As we are all waiting for the next announcement from Apple to redefine our perception of electronic computing devices in one shape/size or another, many are making predictions about what the new iPad 3 will include. The most consistent mention is a new display with higher resolution. Almost all industry analysts agree that the new display will indeed raise the resolution bar for the tablet segment significantly.
First tests of alleged components of the new iPad 3 confirm a higher resolution than any other tablet display so far. Many tech blogs have been commenting on this new display, www.fixit.com is now a step ahead of guessing and has taken a look at a display that seems to be part of the new iPad 3. For more information you can go to the posted video at this link (www.ifixit.com/iPad 3?). As there is no official announcement from Apple yet, all these are guesses that may or may not turn into reality at the March announcement.
Based on their analysis, they are confirming that the reviewed display has indeed a 2048 x 1536 pixel resolution (compared to the 1024×768 pixels of the iPad 2), while keeping the screen size exactly the same as with the original iPad and the iPad 2. Based on a simple calculation, this gives the expected iPad 3 display a pixel density of 264 ppi compared to the 132 ppi of the iPad 2.
This is not really news for many of you, but just take a moment and think about the consequences for the display industry. We have taken a list (Source: Wikipedia.com) of existing mobile computing displays and analyzed it for size and pixel density. We don’t claim that this is complete list of all devices, but the sample is large enough to expect no surprises by adding more devices.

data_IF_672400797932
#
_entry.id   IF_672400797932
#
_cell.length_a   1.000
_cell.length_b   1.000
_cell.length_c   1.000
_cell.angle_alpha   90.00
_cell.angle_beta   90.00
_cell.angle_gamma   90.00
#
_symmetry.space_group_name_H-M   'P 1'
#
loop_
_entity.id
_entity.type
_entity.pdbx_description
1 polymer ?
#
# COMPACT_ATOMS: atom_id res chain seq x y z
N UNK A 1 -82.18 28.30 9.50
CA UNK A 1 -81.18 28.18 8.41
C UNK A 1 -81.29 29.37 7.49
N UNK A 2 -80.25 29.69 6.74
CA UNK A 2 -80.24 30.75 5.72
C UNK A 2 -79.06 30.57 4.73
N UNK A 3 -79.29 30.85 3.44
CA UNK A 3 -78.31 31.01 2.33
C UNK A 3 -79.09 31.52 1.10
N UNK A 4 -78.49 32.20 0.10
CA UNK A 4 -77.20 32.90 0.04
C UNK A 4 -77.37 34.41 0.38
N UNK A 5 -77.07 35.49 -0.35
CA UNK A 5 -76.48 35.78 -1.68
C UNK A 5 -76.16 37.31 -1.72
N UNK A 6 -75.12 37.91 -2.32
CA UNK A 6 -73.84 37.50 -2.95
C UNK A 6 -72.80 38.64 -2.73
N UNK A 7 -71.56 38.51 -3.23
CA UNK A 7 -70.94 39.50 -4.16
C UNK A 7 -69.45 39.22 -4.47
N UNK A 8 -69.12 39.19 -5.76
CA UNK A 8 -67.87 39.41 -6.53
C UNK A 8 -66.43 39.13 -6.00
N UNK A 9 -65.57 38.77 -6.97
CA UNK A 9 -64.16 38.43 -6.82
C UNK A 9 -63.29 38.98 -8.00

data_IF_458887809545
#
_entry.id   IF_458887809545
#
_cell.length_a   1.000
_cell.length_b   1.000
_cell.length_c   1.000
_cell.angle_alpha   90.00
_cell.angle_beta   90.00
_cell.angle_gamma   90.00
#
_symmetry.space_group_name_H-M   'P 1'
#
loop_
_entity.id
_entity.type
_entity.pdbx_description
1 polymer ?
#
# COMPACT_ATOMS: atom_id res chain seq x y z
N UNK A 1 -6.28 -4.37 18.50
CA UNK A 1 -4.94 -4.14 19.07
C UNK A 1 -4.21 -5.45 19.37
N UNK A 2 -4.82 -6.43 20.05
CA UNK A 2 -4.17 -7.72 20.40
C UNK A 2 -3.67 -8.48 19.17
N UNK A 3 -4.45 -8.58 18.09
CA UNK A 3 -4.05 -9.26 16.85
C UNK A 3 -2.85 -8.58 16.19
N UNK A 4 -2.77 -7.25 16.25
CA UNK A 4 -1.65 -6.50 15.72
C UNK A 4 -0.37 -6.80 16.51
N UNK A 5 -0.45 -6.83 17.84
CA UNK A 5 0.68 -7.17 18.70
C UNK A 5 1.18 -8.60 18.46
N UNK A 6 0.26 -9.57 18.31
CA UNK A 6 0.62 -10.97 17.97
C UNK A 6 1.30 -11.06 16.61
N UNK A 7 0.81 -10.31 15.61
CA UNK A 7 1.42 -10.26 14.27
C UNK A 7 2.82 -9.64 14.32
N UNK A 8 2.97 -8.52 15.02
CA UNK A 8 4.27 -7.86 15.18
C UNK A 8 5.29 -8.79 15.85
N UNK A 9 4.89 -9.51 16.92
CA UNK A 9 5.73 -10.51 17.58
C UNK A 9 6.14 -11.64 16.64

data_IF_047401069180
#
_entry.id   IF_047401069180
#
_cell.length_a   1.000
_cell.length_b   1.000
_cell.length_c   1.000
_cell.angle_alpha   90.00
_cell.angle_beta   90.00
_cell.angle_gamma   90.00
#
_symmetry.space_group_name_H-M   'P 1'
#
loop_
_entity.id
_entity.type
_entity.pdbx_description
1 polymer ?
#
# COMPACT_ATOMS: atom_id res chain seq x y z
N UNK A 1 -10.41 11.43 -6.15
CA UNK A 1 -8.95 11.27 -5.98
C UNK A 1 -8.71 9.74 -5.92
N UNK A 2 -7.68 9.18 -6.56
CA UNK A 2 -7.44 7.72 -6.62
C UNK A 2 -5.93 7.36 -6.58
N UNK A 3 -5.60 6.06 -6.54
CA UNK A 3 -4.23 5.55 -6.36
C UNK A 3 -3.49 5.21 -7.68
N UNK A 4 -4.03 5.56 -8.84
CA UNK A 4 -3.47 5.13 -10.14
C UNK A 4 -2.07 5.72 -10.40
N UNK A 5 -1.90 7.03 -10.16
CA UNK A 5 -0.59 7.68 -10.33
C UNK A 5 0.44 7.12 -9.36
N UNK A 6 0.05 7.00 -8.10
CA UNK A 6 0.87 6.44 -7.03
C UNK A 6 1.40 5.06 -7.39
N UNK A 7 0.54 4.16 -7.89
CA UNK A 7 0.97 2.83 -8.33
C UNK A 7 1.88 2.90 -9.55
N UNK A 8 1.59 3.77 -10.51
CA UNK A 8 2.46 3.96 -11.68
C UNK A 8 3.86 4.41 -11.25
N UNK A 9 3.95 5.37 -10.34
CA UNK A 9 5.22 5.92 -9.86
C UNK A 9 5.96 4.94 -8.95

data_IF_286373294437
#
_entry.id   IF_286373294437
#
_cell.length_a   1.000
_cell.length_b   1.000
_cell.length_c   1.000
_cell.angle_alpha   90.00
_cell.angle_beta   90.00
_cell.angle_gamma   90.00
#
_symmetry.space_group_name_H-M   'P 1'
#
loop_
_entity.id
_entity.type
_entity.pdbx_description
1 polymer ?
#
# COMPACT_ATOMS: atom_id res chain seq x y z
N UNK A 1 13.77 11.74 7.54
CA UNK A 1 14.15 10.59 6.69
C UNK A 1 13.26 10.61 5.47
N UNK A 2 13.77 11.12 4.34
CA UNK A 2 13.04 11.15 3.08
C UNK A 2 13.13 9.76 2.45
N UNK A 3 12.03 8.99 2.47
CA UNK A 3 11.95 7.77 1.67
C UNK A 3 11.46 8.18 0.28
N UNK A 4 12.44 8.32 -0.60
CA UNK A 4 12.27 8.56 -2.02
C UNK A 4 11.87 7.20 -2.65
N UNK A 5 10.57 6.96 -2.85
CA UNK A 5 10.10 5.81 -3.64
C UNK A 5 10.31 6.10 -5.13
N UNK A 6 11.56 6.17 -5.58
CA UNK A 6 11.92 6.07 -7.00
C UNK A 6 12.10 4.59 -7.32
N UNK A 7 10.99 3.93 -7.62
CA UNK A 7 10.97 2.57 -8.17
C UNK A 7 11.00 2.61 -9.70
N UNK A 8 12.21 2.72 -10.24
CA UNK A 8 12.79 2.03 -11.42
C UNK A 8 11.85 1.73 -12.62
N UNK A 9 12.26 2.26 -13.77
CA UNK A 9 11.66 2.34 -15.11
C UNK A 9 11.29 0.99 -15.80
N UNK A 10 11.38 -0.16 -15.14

These displays are used in Smartphones, personal gaming devices, tablets and notebooks. In the attached chart we plotted the Screen Size in inches versus the Pixel Density in ppi.
As expected, the data show a peak of high resolution displays in the small sizes up to around three to five inches. This is clearly mostly Smartphone (and some personal gaming devices) territory and a very smooth transition to around 100 - 150 ppi for larger tablet and notebook displays. For comparison, a 37-inch 1080p TV has a pixel density of 60 ppi and the LG 4k TV (84-inch, 3840×2160) only reaches 52 ppi.
Why do we expect this behavior? This is of course stemming from the original iPhone 4 Retina display introduced in June of 2010. After their release every Smartphone manufacturer included higher resolution displays into their Smartphone devices to keep up with Apple.
Based on the information of the alleged iPad 3 display, we have marked the territory for this display on the chart. As expected this is indeed pushing the envelope of existing display technology to the limit again. This 9.7" display at 264 ppi is creating a new spot on this map. So far the closest comparisons from pixel density and size are the Samsung Note (5.3", 285 ppi) and the Sony Vaio P (8", 221 ppi).
If this is all becoming reality in March, we can expect a similar trend of high resolution displays pushing into tablets form all manufacturers very soon. Taking into account the impact of the Retina display after only one and a half years, we think that by the end of 2013 many tablets (more than 50%) will offer high resolution displays (over 200 ppi) just to stay in the game.
This is indeed a storm brewing for the display manufacturers, as they have to change their design rules and consequently manufacturing standards to new heights. This is hitting the display industry at a time where profits are almost not existent and needed investments are delayed for business reasons. Interesting times are waiting for us and it would not be a surprise if many manufacturers are looking to the CE manufacturers to fund such necessary investments. The investment of Apple into Sharp may just be the beginning.